The First Stone doesn’t end with happily ever after. Kalin offers no easy answers; in fact, she makes it plain there aren’t any easy answers. But there is hope.



A Cup of Water Under My Bed by Daisy Hernández (Beacon Press 2014). $24.95; 200 pp.

Until she was in kindergarten, Daisy Hernández’s entire world sat in Union City, N.J . Her parents, her Cuban father and Colombian mother, spoke only Spanish at home, although Daisy learned a smattering of English here and there; more, once she was sent to Catholic school.

English always held a fascination for her, but Hernández’s three tías insisted she keep up with her Spanish, which she resented. There were words that didn’t translate easily from English to her parents’ language, so there were things she couldn’t share with her elders.

Perhaps not surprisingly, when she told her father that she wanted to be a writer, he told her she’d “gone crazy.” Still, Hernández pursued her dream, maybe because storytelling was in her blood: Her mami loved sharing tales of her own immigration from Colombia, how she’d heard that money grew on trees but, instead of finding cash on the ground like leaves, she’d had to find a factory job.

Such stories of strength in her mostly-female household gave Hernández a map of life and relationships. She learned about men and whom to marry, disappointing her mami and tías with her first Colombian boyfriend. American boys, they told her, were better because “Anything made in America works,” but — at 17 —  Hernández was sure she was in love.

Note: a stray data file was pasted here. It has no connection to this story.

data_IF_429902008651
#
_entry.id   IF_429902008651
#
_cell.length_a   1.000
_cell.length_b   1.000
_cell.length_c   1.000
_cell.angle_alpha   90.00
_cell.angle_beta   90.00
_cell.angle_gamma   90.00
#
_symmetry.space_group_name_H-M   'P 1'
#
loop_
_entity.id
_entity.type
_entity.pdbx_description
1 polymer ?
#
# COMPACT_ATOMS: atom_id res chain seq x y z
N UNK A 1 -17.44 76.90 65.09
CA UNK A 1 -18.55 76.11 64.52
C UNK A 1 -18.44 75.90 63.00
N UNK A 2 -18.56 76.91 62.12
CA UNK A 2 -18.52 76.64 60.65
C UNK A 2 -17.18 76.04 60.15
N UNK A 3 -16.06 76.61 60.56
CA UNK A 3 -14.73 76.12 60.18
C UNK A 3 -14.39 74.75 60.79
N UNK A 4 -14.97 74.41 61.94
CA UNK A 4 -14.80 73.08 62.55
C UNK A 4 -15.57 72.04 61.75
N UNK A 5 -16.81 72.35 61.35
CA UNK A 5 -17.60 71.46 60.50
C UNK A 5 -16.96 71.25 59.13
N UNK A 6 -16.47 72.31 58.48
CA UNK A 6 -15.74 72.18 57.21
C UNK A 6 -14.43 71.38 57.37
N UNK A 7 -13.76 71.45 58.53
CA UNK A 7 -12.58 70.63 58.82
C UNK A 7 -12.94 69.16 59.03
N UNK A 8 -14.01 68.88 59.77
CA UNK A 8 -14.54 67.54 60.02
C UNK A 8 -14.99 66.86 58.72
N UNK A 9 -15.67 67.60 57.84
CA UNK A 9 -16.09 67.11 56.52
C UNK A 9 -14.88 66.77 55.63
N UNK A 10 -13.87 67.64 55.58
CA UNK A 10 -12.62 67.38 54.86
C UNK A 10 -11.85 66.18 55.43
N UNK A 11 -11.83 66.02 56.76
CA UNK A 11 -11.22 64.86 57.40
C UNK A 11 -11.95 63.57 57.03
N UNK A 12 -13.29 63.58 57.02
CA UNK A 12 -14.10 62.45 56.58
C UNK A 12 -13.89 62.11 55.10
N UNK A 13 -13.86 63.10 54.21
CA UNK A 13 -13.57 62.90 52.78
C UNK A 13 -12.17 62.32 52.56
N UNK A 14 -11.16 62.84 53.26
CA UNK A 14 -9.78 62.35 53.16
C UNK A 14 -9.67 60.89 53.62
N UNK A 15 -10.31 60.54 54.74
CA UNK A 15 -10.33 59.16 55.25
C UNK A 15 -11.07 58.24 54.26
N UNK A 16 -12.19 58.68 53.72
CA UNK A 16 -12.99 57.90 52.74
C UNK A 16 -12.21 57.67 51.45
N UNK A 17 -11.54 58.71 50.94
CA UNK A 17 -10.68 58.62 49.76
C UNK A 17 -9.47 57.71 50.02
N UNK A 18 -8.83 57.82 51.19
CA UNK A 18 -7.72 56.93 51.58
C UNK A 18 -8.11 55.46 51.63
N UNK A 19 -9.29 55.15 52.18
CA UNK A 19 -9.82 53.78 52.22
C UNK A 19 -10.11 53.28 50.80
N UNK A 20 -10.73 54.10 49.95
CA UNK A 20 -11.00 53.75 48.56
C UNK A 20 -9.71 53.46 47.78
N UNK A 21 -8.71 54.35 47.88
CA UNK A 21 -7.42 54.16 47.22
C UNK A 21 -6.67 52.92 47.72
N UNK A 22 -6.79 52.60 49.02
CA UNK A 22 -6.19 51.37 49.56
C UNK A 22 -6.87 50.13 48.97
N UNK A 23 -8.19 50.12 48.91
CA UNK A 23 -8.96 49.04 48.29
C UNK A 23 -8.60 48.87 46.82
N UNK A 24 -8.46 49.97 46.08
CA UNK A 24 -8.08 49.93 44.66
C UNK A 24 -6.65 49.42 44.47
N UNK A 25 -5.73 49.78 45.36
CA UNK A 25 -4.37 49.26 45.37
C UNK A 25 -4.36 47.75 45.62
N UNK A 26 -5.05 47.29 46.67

That Colombian boy taught her a lot about sex. So did a feminist body-awareness class she took early in her college career, which was where she suddenly understood a long-held feeling that, once articulated, would hurt her mother and cause a rift with her favorite auntie. “I love kissing boys,” Hernández says, “but a girl. I could kiss a girl.”

With wit and respectful grace, Hernández shares stories of love for family, of strong (despite herself) roots, and of assimilation and claiming who you are without losing who you were. These tales are sprinkled, essay style, with powerful anecdotes of self-discovery that I couldn’t get enough of. I also enjoyed the unwavering tone that Hernández takes, speaking her truth, firmly, no arguments.

That no-nonsense attitude mixes nicely with quiet humor and familial devotion to make this a don’t-miss for memoir fans. And if that’s you, then have A Cup of Water Under My Bed. You’ll like what’s inside.
— Terri Schlichenmeyer

This article appeared in the Dallas Voice print edition January 16, 2015.